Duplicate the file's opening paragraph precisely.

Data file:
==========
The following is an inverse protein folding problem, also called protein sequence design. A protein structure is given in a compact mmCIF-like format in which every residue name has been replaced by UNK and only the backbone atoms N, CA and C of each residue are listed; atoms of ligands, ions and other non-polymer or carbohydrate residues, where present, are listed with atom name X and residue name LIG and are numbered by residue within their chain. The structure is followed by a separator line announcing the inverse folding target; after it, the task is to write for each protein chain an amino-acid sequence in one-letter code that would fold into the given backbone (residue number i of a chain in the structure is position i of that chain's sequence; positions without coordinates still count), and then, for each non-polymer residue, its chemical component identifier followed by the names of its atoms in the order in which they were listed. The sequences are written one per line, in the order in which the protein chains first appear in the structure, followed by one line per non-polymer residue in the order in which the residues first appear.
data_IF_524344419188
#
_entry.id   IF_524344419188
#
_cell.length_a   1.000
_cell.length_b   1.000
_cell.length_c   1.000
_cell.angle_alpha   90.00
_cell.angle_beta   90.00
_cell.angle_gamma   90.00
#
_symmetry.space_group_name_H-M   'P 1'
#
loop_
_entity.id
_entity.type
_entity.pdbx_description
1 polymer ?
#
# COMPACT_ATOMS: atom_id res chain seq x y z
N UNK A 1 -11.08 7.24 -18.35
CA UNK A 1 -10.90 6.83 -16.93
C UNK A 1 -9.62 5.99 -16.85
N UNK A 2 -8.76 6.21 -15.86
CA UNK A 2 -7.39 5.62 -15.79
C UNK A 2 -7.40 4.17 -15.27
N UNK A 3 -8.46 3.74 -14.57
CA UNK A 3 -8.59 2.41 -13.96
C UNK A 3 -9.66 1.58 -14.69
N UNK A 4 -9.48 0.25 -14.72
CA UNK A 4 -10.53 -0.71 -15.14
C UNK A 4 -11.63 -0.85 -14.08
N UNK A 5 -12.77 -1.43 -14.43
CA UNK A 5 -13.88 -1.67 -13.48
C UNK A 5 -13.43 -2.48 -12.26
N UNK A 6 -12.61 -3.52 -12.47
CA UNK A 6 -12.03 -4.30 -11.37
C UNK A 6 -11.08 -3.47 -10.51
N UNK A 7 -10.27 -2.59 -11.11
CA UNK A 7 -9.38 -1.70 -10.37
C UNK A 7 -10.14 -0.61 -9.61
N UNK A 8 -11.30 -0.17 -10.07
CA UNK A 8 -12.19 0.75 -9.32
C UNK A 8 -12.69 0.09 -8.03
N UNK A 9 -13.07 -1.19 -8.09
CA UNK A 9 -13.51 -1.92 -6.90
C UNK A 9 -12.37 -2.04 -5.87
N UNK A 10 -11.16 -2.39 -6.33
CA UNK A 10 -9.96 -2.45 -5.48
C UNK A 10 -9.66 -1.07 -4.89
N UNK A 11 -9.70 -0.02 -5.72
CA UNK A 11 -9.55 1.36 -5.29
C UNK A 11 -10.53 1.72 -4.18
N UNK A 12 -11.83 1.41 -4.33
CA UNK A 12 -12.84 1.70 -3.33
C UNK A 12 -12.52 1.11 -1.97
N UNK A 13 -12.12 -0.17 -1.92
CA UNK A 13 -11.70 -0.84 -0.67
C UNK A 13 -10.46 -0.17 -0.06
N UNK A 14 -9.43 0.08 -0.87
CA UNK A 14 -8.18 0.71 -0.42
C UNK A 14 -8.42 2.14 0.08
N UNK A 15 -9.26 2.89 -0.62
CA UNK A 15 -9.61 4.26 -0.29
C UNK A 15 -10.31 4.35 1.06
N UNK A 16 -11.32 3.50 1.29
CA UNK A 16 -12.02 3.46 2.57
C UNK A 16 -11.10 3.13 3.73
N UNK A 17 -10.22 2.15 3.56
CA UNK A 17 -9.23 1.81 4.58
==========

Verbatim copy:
The following is an inverse protein folding problem, also called protein sequence design. A protein structure is given in a compact mmCIF-like format in which every residue name has been replaced by UNK and only the backbone atoms N, CA and C of each residue are listed; atoms of ligands, ions and other non-polymer or carbohydrate residues, where present, are listed with atom name X and residue name LIG and are numbered by residue within their chain. The structure is followed by a separator line announcing the inverse folding target; after it, the task is to write for each protein chain an amino-acid sequence in one-letter code that would fold into the given backbone (residue number i of a chain in the structure is position i of that chain's sequence; positions without coordinates still count), and then, for each non-polymer residue, its chemical component identifier followed by the names of its atoms in the order in which they were listed. The sequences are written one per line, in the order in which the protein chains first appear in the structure, followed by one line per non-polymer residue in the order in which the residues first appear.